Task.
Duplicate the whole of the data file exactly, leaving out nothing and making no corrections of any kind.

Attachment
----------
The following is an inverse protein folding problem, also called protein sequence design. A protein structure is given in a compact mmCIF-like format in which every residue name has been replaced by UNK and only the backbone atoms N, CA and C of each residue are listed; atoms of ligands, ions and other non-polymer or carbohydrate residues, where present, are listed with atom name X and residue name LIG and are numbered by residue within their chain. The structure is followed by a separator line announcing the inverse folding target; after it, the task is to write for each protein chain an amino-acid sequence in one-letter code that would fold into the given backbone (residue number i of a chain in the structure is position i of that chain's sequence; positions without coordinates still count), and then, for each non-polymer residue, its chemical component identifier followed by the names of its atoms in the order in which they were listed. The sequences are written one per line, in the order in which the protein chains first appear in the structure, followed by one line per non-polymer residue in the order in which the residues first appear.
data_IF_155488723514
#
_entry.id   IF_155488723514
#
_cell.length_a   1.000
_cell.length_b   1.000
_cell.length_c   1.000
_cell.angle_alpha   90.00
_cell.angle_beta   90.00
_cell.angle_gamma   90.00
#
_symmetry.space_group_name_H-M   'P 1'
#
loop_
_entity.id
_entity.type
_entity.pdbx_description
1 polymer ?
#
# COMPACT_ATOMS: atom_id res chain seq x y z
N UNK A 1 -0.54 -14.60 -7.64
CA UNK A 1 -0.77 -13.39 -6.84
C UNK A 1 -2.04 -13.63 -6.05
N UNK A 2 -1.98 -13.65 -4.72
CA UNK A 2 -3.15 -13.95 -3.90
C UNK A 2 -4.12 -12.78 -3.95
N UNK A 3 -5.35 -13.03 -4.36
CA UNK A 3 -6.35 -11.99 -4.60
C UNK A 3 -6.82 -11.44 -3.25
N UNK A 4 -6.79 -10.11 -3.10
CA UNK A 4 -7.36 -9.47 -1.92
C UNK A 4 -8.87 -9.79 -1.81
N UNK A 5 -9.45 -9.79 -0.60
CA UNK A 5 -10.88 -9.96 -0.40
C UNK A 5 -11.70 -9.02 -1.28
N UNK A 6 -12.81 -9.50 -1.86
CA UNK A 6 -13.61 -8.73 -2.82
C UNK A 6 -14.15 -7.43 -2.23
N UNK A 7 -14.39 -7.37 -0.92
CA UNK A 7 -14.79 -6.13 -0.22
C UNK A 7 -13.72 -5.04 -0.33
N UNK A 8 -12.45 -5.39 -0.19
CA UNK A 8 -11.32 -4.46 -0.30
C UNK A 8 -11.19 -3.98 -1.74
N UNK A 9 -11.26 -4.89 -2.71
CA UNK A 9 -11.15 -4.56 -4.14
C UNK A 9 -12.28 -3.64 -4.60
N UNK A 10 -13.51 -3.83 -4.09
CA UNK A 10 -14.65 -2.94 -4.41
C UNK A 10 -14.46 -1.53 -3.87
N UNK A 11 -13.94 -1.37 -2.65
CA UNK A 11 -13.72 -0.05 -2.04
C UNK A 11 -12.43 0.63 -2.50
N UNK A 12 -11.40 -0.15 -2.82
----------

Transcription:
The following is an inverse protein folding problem, also called protein sequence design. A protein structure is given in a compact mmCIF-like format in which every residue name has been replaced by UNK and only the backbone atoms N, CA and C of each residue are listed; atoms of ligands, ions and other non-polymer or carbohydrate residues, where present, are listed with atom name X and residue name LIG and are numbered by residue within their chain. The structure is followed by a separator line announcing the inverse folding target; after it, the task is to write for each protein chain an amino-acid sequence in one-letter code that would fold into the given backbone (residue number i of a chain in the structure is position i of that chain's sequence; positions without coordinates still count), and then, for each non-polymer residue, its chemical component identifier followed by the names of its atoms in the order in which they were listed. The sequences are written one per line, in the order in which the protein chains first appear in the structure, followed by one line per non-polymer residue in the order in which the residues first appear.
data_IF_155488723514
#
_entry.id   IF_155488723514
#
_cell.length_a   1.000
_cell.length_b   1.000
_cell.length_c   1.000
_cell.angle_alpha   90.00
_cell.angle_beta   90.00
_cell.angle_gamma   90.00
#
_symmetry.space_group_name_H-M   'P 1'
#
loop_
_entity.id
_entity.type
_entity.pdbx_description
1 polymer ?
#
# COMPACT_ATOMS: atom_id res chain seq x y z
N UNK A 1 -0.54 -14.60 -7.64
CA UNK A 1 -0.77 -13.39 -6.84
C UNK A 1 -2.04 -13.63 -6.05
N UNK A 2 -1.98 -13.65 -4.72
CA UNK A 2 -3.15 -13.95 -3.90
C UNK A 2 -4.12 -12.78 -3.95
N UNK A 3 -5.35 -13.03 -4.36
CA UNK A 3 -6.35 -11.99 -4.60
C UNK A 3 -6.82 -11.44 -3.25
N UNK A 4 -6.79 -10.11 -3.10
CA UNK A 4 -7.36 -9.47 -1.92
C UNK A 4 -8.87 -9.79 -1.81
N UNK A 5 -9.45 -9.79 -0.60
CA UNK A 5 -10.88 -9.96 -0.40
C UNK A 5 -11.70 -9.02 -1.28
N UNK A 6 -12.81 -9.50 -1.86
CA UNK A 6 -13.61 -8.73 -2.82
C UNK A 6 -14.15 -7.43 -2.23
N UNK A 7 -14.39 -7.37 -0.92
CA UNK A 7 -14.79 -6.13 -0.22
C UNK A 7 -13.72 -5.04 -0.33
N UNK A 8 -12.45 -5.39 -0.19
CA UNK A 8 -11.32 -4.46 -0.30
C UNK A 8 -11.19 -3.98 -1.74
N UNK A 9 -11.26 -4.89 -2.71
CA UNK A 9 -11.15 -4.56 -4.14
C UNK A 9 -12.28 -3.64 -4.60
N UNK A 10 -13.51 -3.83 -4.09
CA UNK A 10 -14.65 -2.94 -4.41
C UNK A 10 -14.46 -1.53 -3.87
N UNK A 11 -13.94 -1.37 -2.65
CA UNK A 11 -13.72 -0.05 -2.04
C UNK A 11 -12.43 0.63 -2.50
N UNK A 12 -11.40 -0.15 -2.82